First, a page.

The fog bank made land fall at the bay and then quickly dispersed over the town, soon clearing back to blue skies. I am not sure quite what I was expecting but it seemed a bit anticlimactic to me. We rode around the bay again and back towards the harbour. We arrived back at the entrance to the pathway which took the narrow gauge railway bed, following it back up it to track the back streets of Sant Feliu de Guílexols once again before reaching the main road heading back out of town. We kept to the cycle path alongside the road until we arrived back at the large Pirinexus signpost on the roundabout. Closer inspection of the third cycle path exit off the roundabout showed it to point its way towards Girona!

We took this path and headed off again, this time on the right track. It was the narrow gauge railway cycle path again. The pathway was a dirt track but was pretty smooth and level. We hoped to make up some of our lost time on this surface. The trail went past a large field with a grass runway in the middle of it before passing underneath the C-31 through a tunnel and then over a bridge, and past a High School. We were back in Castell Plat’ja d’Aro heading northwards. The trail cut a curved line through the town along the railway bed. The trail re-joined the quiet road up ahead and we passed a park on our right which had one of the narrow gauge engines on display. We thought that as we had spent a lot of time over the last few days on the narrow gauge track bed we should stop for a look and get a photo with the engine.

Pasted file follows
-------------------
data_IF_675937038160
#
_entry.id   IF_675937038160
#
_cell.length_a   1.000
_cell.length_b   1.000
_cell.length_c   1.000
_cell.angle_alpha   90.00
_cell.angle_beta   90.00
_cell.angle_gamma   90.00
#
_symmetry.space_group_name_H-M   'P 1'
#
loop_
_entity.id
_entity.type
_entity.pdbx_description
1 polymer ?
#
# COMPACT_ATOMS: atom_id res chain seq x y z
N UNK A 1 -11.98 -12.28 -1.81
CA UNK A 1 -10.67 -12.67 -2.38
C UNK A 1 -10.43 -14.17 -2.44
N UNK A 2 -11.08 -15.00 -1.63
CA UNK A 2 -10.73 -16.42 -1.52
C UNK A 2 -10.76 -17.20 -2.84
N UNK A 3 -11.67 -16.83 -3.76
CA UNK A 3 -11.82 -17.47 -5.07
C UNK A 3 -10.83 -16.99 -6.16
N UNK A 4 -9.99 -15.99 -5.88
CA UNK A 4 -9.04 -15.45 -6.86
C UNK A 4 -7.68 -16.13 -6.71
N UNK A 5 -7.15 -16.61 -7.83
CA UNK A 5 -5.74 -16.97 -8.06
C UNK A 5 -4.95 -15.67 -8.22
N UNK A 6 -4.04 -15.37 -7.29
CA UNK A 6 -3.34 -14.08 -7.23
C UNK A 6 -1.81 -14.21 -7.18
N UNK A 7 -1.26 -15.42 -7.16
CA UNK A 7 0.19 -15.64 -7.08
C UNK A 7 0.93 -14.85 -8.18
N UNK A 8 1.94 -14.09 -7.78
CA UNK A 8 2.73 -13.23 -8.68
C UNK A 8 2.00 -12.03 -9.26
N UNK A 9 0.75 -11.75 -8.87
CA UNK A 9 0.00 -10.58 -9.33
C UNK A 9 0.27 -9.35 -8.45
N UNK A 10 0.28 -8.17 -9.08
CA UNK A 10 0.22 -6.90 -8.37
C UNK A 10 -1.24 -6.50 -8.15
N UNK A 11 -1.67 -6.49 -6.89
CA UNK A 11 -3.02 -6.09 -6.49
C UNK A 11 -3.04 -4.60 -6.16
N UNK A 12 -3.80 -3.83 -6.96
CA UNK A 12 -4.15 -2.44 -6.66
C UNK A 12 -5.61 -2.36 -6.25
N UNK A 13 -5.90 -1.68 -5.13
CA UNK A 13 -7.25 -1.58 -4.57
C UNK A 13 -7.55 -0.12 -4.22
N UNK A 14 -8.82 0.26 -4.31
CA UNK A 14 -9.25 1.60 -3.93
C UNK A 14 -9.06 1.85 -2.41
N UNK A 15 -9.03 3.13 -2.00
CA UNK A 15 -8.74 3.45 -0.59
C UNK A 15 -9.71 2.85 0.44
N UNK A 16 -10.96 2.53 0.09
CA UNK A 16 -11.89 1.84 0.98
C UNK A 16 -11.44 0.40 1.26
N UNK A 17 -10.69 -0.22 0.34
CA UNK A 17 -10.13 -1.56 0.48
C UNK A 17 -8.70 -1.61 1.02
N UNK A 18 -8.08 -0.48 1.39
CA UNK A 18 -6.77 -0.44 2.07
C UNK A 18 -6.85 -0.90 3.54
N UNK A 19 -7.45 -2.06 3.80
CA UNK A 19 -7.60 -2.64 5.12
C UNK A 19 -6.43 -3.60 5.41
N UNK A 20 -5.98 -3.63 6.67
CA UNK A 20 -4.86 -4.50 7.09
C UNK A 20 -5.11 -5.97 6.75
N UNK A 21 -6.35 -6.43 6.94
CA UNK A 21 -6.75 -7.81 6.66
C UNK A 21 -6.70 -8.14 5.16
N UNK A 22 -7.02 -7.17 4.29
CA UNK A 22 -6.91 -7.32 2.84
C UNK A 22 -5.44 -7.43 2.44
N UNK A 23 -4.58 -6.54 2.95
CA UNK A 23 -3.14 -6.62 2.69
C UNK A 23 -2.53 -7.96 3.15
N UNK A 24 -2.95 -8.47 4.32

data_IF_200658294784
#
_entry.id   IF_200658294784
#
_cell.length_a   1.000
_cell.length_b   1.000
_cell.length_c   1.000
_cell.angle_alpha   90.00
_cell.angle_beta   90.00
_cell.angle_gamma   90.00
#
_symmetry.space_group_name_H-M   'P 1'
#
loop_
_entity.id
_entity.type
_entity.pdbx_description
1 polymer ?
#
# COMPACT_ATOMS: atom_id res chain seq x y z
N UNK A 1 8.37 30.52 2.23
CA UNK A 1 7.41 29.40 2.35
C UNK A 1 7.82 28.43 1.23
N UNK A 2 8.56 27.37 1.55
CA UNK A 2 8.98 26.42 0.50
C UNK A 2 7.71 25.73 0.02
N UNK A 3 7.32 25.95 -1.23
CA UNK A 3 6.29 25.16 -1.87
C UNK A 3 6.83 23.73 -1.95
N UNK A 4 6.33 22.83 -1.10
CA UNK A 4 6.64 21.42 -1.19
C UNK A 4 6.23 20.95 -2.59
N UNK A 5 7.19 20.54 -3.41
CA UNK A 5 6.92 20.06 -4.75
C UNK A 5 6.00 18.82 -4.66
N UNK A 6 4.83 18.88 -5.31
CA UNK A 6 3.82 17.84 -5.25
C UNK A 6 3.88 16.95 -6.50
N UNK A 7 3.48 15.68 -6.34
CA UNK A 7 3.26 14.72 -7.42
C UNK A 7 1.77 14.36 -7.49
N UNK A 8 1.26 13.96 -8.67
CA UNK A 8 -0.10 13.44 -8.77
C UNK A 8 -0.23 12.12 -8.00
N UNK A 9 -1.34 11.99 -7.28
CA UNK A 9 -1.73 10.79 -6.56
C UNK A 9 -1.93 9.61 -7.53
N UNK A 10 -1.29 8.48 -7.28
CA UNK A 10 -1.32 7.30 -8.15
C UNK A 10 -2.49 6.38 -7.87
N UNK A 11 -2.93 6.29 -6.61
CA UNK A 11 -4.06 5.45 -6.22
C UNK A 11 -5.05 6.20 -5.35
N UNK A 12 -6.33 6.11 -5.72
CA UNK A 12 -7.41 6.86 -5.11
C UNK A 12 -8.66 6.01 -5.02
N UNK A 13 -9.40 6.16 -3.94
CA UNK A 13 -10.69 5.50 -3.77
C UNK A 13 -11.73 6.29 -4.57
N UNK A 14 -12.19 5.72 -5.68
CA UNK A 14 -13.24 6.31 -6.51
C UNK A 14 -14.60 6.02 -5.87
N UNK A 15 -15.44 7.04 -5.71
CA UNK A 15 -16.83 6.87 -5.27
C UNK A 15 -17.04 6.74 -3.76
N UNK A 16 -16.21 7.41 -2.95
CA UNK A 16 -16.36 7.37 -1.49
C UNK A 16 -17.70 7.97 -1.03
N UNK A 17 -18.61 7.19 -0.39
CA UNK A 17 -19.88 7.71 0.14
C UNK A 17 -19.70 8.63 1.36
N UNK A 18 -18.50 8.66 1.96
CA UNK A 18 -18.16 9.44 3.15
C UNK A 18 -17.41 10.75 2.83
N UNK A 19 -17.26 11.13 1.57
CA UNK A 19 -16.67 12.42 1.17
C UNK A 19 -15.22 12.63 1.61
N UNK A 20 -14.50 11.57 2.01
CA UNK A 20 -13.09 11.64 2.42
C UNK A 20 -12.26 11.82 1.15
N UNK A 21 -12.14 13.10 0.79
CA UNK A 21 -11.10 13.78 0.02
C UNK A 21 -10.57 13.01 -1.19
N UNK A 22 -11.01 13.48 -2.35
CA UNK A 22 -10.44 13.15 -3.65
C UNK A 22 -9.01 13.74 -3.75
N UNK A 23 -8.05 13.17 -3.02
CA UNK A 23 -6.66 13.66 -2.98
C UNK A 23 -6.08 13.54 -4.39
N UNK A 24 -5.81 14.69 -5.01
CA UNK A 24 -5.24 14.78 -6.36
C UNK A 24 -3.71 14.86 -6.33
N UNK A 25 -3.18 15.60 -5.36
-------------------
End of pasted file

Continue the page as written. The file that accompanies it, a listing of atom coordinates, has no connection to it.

[photo with the train – #132]